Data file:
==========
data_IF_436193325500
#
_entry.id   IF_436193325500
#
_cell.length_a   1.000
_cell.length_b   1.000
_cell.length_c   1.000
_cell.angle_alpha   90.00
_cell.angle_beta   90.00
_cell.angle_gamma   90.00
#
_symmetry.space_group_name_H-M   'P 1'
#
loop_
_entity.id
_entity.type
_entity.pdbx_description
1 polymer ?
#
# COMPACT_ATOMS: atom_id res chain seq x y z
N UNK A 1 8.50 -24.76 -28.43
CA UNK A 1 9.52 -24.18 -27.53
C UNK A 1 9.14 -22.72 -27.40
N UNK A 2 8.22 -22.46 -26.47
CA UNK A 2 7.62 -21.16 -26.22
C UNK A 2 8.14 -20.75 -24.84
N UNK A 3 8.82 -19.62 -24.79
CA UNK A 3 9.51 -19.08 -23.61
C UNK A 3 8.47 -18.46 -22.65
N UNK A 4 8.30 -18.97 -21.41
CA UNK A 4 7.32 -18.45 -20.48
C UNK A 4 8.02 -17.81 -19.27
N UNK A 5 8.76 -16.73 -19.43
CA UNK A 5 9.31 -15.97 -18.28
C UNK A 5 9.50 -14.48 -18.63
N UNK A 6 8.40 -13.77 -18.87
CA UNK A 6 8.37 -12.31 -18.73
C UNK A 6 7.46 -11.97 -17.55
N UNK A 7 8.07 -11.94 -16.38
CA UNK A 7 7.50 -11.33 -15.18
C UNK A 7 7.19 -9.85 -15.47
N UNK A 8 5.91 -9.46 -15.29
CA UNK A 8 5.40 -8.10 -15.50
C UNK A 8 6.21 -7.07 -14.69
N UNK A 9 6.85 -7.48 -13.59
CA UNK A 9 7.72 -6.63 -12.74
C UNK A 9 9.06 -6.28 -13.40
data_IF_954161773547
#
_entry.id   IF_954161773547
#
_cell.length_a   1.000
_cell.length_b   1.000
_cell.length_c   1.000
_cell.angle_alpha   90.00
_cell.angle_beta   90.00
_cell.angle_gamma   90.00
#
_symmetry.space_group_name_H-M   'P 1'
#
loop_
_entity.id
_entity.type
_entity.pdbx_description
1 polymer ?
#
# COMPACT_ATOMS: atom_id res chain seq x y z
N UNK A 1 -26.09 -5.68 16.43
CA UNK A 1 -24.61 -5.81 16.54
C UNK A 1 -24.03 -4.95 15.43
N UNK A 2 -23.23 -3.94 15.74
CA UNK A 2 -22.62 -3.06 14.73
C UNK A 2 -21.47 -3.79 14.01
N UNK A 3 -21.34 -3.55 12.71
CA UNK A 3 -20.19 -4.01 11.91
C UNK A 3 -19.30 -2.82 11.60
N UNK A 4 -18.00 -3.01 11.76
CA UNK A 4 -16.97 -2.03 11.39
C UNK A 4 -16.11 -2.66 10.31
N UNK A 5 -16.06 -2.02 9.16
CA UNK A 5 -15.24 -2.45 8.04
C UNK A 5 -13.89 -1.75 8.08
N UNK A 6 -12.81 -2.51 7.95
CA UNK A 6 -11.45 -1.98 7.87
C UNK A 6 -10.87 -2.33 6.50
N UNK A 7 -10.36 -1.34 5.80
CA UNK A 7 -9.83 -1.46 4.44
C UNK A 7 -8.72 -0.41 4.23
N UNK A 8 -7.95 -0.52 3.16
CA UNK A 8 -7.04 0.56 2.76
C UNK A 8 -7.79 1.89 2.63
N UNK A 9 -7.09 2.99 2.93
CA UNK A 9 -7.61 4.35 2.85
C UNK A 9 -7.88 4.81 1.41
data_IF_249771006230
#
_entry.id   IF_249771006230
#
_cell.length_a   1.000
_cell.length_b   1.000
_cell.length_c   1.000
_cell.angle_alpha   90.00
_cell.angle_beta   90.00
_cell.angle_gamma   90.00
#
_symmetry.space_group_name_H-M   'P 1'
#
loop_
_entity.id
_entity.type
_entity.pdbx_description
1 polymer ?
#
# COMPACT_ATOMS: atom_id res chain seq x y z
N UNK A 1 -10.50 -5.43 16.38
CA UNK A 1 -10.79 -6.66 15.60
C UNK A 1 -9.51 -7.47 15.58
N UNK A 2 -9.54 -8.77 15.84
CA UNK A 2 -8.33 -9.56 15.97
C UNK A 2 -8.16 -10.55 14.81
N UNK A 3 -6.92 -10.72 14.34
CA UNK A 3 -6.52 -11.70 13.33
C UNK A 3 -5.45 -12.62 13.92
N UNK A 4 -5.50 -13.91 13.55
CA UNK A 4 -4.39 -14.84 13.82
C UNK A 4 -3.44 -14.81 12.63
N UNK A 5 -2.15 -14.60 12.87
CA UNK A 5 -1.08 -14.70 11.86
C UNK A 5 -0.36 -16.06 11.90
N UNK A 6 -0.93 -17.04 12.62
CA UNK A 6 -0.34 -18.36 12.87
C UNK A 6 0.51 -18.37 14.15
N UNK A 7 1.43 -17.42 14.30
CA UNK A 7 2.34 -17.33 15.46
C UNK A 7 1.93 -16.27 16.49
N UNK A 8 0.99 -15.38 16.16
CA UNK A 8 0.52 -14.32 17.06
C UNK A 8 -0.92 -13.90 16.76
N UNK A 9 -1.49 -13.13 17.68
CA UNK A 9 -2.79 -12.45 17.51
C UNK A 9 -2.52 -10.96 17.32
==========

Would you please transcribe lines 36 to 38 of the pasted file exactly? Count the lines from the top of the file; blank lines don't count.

N UNK A 6 8.40 -13.77 -18.87
CA UNK A 6 8.37 -12.31 -18.73
C UNK A 6 7.46 -11.97 -17.55